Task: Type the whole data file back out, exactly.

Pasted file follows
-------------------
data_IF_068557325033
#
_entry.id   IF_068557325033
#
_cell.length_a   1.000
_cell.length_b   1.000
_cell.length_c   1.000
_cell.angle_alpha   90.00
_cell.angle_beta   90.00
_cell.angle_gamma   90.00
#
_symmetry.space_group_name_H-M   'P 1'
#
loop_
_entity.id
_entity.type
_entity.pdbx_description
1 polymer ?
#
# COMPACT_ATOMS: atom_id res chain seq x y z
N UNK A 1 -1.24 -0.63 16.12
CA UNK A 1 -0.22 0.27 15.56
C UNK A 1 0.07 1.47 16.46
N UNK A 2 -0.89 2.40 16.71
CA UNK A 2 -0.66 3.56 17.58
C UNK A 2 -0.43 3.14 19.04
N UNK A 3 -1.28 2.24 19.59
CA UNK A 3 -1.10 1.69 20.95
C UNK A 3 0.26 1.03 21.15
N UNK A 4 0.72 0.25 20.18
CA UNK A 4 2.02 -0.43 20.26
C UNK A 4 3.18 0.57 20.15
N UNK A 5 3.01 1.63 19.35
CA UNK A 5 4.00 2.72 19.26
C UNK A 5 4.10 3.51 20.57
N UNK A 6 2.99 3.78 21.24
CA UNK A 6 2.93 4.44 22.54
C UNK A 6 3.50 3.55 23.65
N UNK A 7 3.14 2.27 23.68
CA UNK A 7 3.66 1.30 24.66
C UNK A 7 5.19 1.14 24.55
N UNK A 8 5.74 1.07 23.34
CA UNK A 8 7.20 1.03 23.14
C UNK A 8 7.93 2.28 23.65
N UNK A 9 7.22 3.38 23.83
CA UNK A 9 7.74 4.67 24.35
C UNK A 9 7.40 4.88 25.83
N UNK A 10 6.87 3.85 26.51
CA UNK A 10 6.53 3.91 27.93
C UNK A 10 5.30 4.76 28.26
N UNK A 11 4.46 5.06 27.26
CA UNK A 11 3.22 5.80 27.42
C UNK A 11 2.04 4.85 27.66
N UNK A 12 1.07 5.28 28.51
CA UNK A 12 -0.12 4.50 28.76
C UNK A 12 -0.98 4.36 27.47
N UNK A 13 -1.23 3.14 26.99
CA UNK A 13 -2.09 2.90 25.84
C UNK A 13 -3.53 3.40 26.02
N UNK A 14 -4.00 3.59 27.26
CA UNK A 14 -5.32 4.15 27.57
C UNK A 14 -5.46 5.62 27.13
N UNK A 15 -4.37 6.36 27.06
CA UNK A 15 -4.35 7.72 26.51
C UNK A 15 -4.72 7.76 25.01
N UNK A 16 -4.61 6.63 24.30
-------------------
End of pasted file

data_IF_068557325033
#
_entry.id   IF_068557325033
#
_cell.length_a   1.000
_cell.length_b   1.000
_cell.length_c   1.000
_cell.angle_alpha   90.00
_cell.angle_beta   90.00
_cell.angle_gamma   90.00
#
_symmetry.space_group_name_H-M   'P 1'
#
loop_
_entity.id
_entity.type
_entity.pdbx_description
1 polymer ?
#
# COMPACT_ATOMS: atom_id res chain seq x y z
N UNK A 1 -1.24 -0.63 16.12
CA UNK A 1 -0.22 0.27 15.56
C UNK A 1 0.07 1.47 16.46
N UNK A 2 -0.89 2.40 16.71
CA UNK A 2 -0.66 3.56 17.58
C UNK A 2 -0.43 3.14 19.04
N UNK A 3 -1.28 2.24 19.59
CA UNK A 3 -1.10 1.69 20.95
C UNK A 3 0.26 1.03 21.15
N UNK A 4 0.72 0.25 20.18
CA UNK A 4 2.02 -0.43 20.26
C UNK A 4 3.18 0.57 20.15
N UNK A 5 3.01 1.63 19.35
CA UNK A 5 4.00 2.72 19.26
C UNK A 5 4.10 3.51 20.57
N UNK A 6 2.99 3.78 21.24
CA UNK A 6 2.93 4.44 22.54
C UNK A 6 3.50 3.55 23.65
N UNK A 7 3.14 2.27 23.68
CA UNK A 7 3.66 1.30 24.66
C UNK A 7 5.19 1.14 24.55
N UNK A 8 5.74 1.07 23.34
CA UNK A 8 7.20 1.03 23.14
C UNK A 8 7.93 2.28 23.65
N UNK A 9 7.22 3.38 23.83
CA UNK A 9 7.74 4.67 24.35
C UNK A 9 7.40 4.88 25.83
N UNK A 10 6.87 3.85 26.51
CA UNK A 10 6.53 3.91 27.93
C UNK A 10 5.30 4.76 28.26
N UNK A 11 4.46 5.06 27.26
CA UNK A 11 3.22 5.80 27.42
C UNK A 11 2.04 4.85 27.66
N UNK A 12 1.07 5.28 28.51
CA UNK A 12 -0.12 4.50 28.76
C UNK A 12 -0.98 4.36 27.47
N UNK A 13 -1.23 3.14 26.99
CA UNK A 13 -2.09 2.90 25.84
C UNK A 13 -3.53 3.40 26.02
N UNK A 14 -4.00 3.59 27.26
CA UNK A 14 -5.32 4.15 27.57
C UNK A 14 -5.46 5.62 27.13
N UNK A 15 -4.37 6.36 27.06
CA UNK A 15 -4.35 7.72 26.51
C UNK A 15 -4.72 7.76 25.01
N UNK A 16 -4.61 6.63 24.30